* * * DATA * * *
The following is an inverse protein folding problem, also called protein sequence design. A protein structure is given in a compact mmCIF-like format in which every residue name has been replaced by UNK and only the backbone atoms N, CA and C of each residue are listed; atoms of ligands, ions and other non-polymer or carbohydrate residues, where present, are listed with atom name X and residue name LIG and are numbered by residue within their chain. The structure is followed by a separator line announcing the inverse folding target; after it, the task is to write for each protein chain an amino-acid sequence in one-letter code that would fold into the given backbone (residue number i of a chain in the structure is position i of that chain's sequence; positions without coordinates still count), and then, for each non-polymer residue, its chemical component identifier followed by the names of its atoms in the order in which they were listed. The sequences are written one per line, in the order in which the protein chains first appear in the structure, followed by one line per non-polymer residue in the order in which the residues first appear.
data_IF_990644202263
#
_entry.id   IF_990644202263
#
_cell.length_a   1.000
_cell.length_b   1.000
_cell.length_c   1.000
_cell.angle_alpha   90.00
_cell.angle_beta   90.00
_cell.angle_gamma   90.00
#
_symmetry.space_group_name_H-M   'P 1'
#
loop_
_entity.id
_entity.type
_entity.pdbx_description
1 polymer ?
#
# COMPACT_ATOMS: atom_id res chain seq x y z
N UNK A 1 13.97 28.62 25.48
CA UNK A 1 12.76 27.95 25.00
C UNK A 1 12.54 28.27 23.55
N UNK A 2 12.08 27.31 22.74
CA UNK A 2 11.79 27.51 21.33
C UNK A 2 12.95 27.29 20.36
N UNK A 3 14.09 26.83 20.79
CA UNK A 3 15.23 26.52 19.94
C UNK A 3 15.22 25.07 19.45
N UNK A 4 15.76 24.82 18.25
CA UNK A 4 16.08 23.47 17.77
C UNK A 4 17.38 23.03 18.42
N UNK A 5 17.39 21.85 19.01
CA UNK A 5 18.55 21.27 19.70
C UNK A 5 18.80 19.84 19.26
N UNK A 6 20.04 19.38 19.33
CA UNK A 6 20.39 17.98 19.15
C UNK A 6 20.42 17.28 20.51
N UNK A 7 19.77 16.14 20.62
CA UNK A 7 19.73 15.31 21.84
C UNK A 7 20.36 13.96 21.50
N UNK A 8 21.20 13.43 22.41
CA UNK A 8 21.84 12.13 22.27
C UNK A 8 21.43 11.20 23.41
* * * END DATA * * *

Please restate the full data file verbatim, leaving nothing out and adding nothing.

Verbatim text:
The following is an inverse protein folding problem, also called protein sequence design. A protein structure is given in a compact mmCIF-like format in which every residue name has been replaced by UNK and only the backbone atoms N, CA and C of each residue are listed; atoms of ligands, ions and other non-polymer or carbohydrate residues, where present, are listed with atom name X and residue name LIG and are numbered by residue within their chain. The structure is followed by a separator line announcing the inverse folding target; after it, the task is to write for each protein chain an amino-acid sequence in one-letter code that would fold into the given backbone (residue number i of a chain in the structure is position i of that chain's sequence; positions without coordinates still count), and then, for each non-polymer residue, its chemical component identifier followed by the names of its atoms in the order in which they were listed. The sequences are written one per line, in the order in which the protein chains first appear in the structure, followed by one line per non-polymer residue in the order in which the residues first appear.
data_IF_990644202263
#
_entry.id   IF_990644202263
#
_cell.length_a   1.000
_cell.length_b   1.000
_cell.length_c   1.000
_cell.angle_alpha   90.00
_cell.angle_beta   90.00
_cell.angle_gamma   90.00
#
_symmetry.space_group_name_H-M   'P 1'
#
loop_
_entity.id
_entity.type
_entity.pdbx_description
1 polymer ?
#
# COMPACT_ATOMS: atom_id res chain seq x y z
N UNK A 1 13.97 28.62 25.48
CA UNK A 1 12.76 27.95 25.00
C UNK A 1 12.54 28.27 23.55
N UNK A 2 12.08 27.31 22.74
CA UNK A 2 11.79 27.51 21.33
C UNK A 2 12.95 27.29 20.36
N UNK A 3 14.09 26.83 20.79
CA UNK A 3 15.23 26.52 19.94
C UNK A 3 15.22 25.07 19.45
N UNK A 4 15.76 24.82 18.25
CA UNK A 4 16.08 23.47 17.77
C UNK A 4 17.38 23.03 18.42
N UNK A 5 17.39 21.85 19.01
CA UNK A 5 18.55 21.27 19.70
C UNK A 5 18.80 19.84 19.26
N UNK A 6 20.04 19.38 19.33
CA UNK A 6 20.39 17.98 19.15
C UNK A 6 20.42 17.28 20.51
N UNK A 7 19.77 16.14 20.62
CA UNK A 7 19.73 15.31 21.84
C UNK A 7 20.36 13.96 21.50
N UNK A 8 21.20 13.43 22.41
CA UNK A 8 21.84 12.13 22.27
C UNK A 8 21.43 11.20 23.41